It is these policies, systems and strategies rather than her own personal charisma that Mrs Bigland would say are responsible for the transformation of Lent Rise from a school with falling rolls, vertically grouped classes and a reputation that placed it seventh on local estate agents' lists. While some would question her modesty ("I don't know what it is with her, but I wish I had some of it," says one mother), even a casual visitor is unlikely to leave Lent Rise without having sensed the order - the unity - that pervades the place.
It is as evident in the consistent design of classroom displays as in the universal colour-coding of files and folders ("If it's orange, you know it's ICT"). Any child - any supply teacher - can walk into any classroom, and the system is there to support them, says Mrs Bigland. "You can't ask children to be independent learners if they're going into chaos, can you? It's all about calm. That way, you don't get stressed teachers."
But it's behind the scenes, in the field of people management, that Brenda Bigland's systems and strategies really come into their own. Several of her innovations seem to be based on the simple principle of pairing. For example, she has two assistant heads rather than a single deputy, and her NQTs are always assigned two mentors - a mentor trainer and a mentor friend ("so that when they're hacked-off with the rest of us, there's always somebody to turn to").
Year bands are divided into two classes, each of which is assigned a single teacher. These pairs support each other, planning and cross-referencing together. "They know what the stretch factor needs to be. If one group's getting this, what should the other group be getting? They're always counterbalancing, making sure they're keeping the challenge right for the children."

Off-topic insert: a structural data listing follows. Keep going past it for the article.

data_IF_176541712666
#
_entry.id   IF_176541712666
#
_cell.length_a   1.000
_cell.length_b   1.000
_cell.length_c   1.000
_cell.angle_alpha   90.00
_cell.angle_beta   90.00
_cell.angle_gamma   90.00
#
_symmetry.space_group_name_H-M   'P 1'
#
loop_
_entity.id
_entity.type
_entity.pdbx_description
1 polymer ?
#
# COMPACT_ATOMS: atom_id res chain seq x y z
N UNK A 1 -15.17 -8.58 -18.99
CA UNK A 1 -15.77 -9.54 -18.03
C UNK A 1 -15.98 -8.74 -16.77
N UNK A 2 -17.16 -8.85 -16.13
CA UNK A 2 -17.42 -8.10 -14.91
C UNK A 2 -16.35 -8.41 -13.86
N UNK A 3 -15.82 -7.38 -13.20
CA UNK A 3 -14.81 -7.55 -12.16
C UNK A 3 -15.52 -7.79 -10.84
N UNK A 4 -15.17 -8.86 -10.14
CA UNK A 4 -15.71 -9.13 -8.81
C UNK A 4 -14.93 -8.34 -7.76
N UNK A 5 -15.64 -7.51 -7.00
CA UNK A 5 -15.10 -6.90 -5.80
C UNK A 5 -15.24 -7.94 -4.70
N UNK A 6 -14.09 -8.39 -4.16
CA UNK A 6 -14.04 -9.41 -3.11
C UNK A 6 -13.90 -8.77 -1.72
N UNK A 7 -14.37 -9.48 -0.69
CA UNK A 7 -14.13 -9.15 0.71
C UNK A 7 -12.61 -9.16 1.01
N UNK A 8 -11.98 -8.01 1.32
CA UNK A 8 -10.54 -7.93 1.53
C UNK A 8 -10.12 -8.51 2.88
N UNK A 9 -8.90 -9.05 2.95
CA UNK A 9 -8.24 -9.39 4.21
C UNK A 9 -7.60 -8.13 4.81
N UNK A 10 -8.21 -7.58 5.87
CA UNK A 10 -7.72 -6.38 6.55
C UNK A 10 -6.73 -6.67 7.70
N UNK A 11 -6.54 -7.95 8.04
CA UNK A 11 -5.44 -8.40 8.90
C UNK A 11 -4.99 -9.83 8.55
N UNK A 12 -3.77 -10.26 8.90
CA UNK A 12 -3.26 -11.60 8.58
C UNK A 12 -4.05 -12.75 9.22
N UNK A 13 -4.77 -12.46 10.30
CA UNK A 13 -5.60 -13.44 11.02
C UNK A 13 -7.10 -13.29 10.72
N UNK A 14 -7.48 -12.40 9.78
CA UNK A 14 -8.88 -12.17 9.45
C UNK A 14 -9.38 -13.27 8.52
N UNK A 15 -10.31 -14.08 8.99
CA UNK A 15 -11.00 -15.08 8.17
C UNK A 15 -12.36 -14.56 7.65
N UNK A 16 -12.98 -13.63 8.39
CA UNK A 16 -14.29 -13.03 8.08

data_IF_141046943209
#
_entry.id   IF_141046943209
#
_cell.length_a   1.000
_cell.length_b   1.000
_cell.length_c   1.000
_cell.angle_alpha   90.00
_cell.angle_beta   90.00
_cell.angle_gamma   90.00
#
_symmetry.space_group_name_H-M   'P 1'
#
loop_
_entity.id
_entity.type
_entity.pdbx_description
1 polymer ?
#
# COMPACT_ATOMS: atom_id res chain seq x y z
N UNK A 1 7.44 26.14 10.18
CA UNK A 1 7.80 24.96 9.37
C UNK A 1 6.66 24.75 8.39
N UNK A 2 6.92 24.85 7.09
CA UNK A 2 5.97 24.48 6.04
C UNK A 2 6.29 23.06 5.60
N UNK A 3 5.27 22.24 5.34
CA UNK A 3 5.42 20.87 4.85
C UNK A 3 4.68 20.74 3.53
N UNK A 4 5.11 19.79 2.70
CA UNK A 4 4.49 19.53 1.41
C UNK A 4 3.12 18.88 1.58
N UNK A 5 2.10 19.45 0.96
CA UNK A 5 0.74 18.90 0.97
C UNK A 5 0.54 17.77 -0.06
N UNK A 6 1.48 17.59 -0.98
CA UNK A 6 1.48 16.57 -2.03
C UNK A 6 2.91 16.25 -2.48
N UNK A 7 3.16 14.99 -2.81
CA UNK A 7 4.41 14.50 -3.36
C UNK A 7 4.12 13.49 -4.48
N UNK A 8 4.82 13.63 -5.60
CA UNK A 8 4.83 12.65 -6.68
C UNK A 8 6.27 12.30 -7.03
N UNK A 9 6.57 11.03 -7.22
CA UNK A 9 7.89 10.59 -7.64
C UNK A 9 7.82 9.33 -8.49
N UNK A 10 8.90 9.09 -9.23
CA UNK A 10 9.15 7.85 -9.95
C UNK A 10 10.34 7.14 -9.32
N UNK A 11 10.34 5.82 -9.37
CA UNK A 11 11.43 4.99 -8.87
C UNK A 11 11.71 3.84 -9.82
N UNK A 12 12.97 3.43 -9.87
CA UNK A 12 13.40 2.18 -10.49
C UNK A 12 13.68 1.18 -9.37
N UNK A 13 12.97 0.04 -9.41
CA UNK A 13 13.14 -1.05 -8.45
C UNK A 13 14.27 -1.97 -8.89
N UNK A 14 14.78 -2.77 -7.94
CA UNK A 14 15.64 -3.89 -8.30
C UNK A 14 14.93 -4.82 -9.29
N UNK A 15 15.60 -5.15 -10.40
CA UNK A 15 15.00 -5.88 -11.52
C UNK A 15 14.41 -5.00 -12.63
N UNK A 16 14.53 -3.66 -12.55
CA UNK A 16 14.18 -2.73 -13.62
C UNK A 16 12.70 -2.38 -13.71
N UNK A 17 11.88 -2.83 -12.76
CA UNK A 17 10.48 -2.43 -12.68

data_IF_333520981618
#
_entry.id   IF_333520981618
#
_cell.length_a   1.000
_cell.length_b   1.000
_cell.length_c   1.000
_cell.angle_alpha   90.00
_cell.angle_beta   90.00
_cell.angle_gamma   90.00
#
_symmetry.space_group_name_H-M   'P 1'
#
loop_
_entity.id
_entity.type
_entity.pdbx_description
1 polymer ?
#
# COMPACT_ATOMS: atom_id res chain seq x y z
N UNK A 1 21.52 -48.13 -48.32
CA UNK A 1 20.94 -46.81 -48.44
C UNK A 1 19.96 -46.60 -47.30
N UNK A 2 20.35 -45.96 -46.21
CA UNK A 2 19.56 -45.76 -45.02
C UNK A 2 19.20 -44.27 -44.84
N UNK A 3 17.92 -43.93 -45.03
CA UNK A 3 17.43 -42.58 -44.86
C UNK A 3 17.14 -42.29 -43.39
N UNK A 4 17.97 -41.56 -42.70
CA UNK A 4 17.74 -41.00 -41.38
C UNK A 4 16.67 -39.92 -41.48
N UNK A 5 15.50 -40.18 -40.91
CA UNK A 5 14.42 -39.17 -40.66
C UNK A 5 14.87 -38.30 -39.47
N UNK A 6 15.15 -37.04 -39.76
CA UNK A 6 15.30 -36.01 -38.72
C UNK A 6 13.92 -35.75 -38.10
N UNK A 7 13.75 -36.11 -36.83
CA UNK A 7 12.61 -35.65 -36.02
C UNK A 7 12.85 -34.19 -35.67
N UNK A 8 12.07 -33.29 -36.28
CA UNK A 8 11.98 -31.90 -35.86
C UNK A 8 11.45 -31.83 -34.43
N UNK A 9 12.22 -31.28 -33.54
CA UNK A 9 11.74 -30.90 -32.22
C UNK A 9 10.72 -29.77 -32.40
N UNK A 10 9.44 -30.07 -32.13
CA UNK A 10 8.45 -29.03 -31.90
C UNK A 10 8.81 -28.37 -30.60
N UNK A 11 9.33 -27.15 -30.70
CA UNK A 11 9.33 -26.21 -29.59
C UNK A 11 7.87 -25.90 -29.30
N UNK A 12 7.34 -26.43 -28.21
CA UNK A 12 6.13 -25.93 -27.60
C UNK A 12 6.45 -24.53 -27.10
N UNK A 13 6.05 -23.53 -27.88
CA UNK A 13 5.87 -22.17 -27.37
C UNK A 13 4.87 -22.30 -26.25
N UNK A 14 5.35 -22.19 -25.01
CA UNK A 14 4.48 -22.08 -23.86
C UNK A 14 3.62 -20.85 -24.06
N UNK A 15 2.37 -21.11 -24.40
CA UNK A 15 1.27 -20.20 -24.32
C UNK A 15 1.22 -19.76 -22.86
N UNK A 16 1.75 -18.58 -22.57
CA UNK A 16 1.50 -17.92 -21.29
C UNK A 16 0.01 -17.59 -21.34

Mrs Bigland is big on career development, and an important tool here is the professional portfolio - an ongoing statement of each individual's aims and achievements that Mrs Bigland describes as "a living CV". She says she "nearly gave one head heart failure, explaining what a professional portfolio was". But the idea came to her before the first Ofsted inspection, and she says it gave her teachers enormous self-confidence.
"I want staff to know what they have done. It's a celebration of their contribution to standards in the school. They found they waltzed through the Ofsted interviews because it was all in there - they build their portfolio as they go. You get used to a system that says, 'Okay, what are we looking for, what have we done, where's the evidence?' And it's simple - it's not onerous, and they get time to do it."
While the portfolios take much of the stress out of Ofsted inspections, Mrs Bigland says they also help staff to lead special projects involving other forms of outside assessment - one of her key strategies for keeping standards high.